BUSINESS INTERESTS –  Many people own a percentage of a small business. Maybe an LLC, a corporation, an “S-Corp,” a partnership or even a sole proprietorship. You should have the business records updated to reflect your trust ownership. At a bare minimum you should sign an assignment of the business interests to your trust. If the value is low it’s not a big deal but if the value exceeds $150,000 it will require a full probate to legally transfer the assets to a trust.

TIMESHARES – I understand that you had a couple mai tais when you bought the timeshare so maybe you forgot about your trust. However, eventually you remember you have a trust, right!?  I almost have to fight some clients to put their timeshare into their trust. “It’s not worth enough to worry about” is what I always hear. Ya, it might not be worth anything but it will be a headache for your kids after you are incapacitated or dead. Put it in your trust now!

There are other assets omitted from trusts all the time but the above are ones people don’t think about for some reason. They forgot about their trust with these assets. Don’t be that guy! Get it done right and get everything into your trust.

-John

PATH – Protecting Americans From Tax Hikes Act of 2015

We in the tax and estate planning world love acronyms so no surprise the governments newest tax law is called “PATH” which stands for Protecting Americans from Tax Hikes act of 2015.   I like to blog about estate taxes primarily but as the focus in estate planning moves toward incomes taxes I like to mention them as well when I can.  Here’s a link to the government website:

Protecting Americans From Tax Hikes Act of 2015

Frankly a lot of the stuff in there doesn’t apply to most of my clients.  For example I saw that it gives permanent extension of certain provisions related to non-US shareholders in RICs. I had to look up what a RIC is!  It appears to be a “regulated investment company” so now I have learned something new for the day!

Other areas of importance to few of my clients include provisions that impact foreign controlled corporations, non-US investment in US based real estate, and a lot of provisions related to the tax treatment of sales in REITs and other technical aspects of REITs.

However, the one that several of my wealthier clients may like to hear is that the ability to make charitable contributions from your retirement account, and treat it as your distribution for the year, has been made permanent.  This has been an on-again off-again law in recent years but it’s now permanent. If you want to take advantage of this you need to do so immediately!  The gifts must be made by December 31, 2015 to take advantage of the law for this year.  However, now that it’s permanent you can use it toward your 2016 mandatory distributions next week!  Of course, I always wonder what “permanent” means to the people who make the laws in Washington DC!?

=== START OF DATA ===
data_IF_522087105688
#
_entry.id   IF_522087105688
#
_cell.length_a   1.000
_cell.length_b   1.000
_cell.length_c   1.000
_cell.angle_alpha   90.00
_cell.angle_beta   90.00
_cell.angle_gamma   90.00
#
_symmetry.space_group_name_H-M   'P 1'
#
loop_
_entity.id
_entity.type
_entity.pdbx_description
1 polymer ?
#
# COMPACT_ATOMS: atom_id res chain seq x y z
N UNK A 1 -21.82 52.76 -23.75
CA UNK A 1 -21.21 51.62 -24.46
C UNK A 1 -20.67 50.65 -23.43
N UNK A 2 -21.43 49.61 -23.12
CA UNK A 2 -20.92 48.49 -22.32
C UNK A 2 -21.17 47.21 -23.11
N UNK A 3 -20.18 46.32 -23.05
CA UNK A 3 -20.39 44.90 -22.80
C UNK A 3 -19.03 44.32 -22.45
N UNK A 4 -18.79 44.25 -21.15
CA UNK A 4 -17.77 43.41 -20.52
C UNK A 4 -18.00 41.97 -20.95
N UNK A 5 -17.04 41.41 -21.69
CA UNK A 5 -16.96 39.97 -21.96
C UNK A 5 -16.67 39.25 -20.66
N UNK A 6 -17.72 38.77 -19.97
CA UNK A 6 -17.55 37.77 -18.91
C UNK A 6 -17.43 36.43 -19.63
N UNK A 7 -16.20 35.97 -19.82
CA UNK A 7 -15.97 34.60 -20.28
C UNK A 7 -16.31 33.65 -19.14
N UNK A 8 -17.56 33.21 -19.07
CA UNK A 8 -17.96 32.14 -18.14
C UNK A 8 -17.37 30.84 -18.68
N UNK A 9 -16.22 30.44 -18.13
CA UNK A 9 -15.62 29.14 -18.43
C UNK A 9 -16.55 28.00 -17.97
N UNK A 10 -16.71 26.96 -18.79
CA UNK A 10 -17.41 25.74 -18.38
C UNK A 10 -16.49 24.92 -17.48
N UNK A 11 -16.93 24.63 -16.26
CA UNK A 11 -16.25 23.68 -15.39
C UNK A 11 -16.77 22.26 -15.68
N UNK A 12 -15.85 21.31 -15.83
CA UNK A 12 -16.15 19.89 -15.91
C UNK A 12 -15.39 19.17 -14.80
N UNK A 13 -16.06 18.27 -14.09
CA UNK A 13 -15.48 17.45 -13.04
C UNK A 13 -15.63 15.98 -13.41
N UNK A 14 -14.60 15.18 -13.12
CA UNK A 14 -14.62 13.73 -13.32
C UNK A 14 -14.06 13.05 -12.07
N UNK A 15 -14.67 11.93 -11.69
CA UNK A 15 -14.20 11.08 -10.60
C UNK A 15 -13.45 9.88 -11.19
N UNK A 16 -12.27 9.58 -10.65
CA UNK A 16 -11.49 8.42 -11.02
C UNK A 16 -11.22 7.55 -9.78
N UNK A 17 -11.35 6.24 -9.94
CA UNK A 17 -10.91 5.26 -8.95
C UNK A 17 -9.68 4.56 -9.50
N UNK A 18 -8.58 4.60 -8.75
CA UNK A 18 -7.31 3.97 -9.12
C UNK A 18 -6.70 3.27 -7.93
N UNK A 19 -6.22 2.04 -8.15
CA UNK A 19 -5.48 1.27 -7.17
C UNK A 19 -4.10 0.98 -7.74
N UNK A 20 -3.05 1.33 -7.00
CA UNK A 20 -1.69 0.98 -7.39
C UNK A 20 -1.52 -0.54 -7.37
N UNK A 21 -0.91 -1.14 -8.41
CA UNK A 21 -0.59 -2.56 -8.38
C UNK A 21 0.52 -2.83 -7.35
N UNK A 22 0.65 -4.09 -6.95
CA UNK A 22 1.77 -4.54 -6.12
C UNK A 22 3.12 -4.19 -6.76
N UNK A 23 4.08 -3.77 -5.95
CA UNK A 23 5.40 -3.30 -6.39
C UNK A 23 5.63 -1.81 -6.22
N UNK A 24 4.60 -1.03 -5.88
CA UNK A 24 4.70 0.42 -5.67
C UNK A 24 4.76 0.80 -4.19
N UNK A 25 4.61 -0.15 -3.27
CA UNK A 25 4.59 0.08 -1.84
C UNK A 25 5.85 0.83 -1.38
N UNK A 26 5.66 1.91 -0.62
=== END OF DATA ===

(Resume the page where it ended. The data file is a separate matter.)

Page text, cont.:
Happy new year!

-John

 

NEW IRS Form 8971 – BASIS reporting

HOT OFF THE PRESSES:  The Internal Revenue Service has released a draft of a new Form 8971 for reporting basis information in accordance with new IRC section 6035 for assets held by a decedent and reported on a federal estate tax return (Form 706) filed on or after August 1, 2015. The form says it is to be signed by the “executor” of the estate but I believe a “trustee” can sign also. In any event it is likely part of your fiduciary duty and you should talk to your accountant about this when you file a form 706 “estate tax return.”  Also, remember that estate tax returns are to be filed within 9 months of death but you can ask for a 6 month extension if you file for it within the first 9 months. The link above goes right to the sample form.

2016 Gift and Estate Tax Exemptions

The IRS recently released the tax adjustments for 2016. As our firm focuses on gift and estate tax planning I wanted to share the relevant numbers with you.

The annual gift exemption remains at $14,000. As a reminder that is the amount each person can give away, each year, to any individual, and all without tax.  This can be given to relatives or friends. So, for example, if grandma and grandpa are worried that they will have an estate subject to estate tax at death they can write $14,000 checks to every child, every grandchild, etc…. In fact, grandma and grandpa can EACH write those checks so it’s really $28,000 in total.  That is the total of all gifts for the year so it’s not a bad idea to write your checks for just under $14,000 to allow for birthday and holiday gifts!

The federal gift and estate exemption (that is what you can give away at death or during life in excess of the $14k gifts mentioned above) is up to $5,450,000. This is up from $5,430,000 in 2015. It’s important to note that this tax does not effect very many people but some people accidentally slip into it.  This is a tax on all assets you own at death. This includes IRAs, 401ks, and other retirement plans in addition to your home, banks, stocks, etc…. Also, it includes the death benefit in life insurance that you own at death.

There are more numbers on the IRS website for Rev Proc 2015-53 at this link.  On that page you can see the income tax adjustments as well.

Here’s to a happy holidays in 2015 and an even better 2016 to you and yours!  -John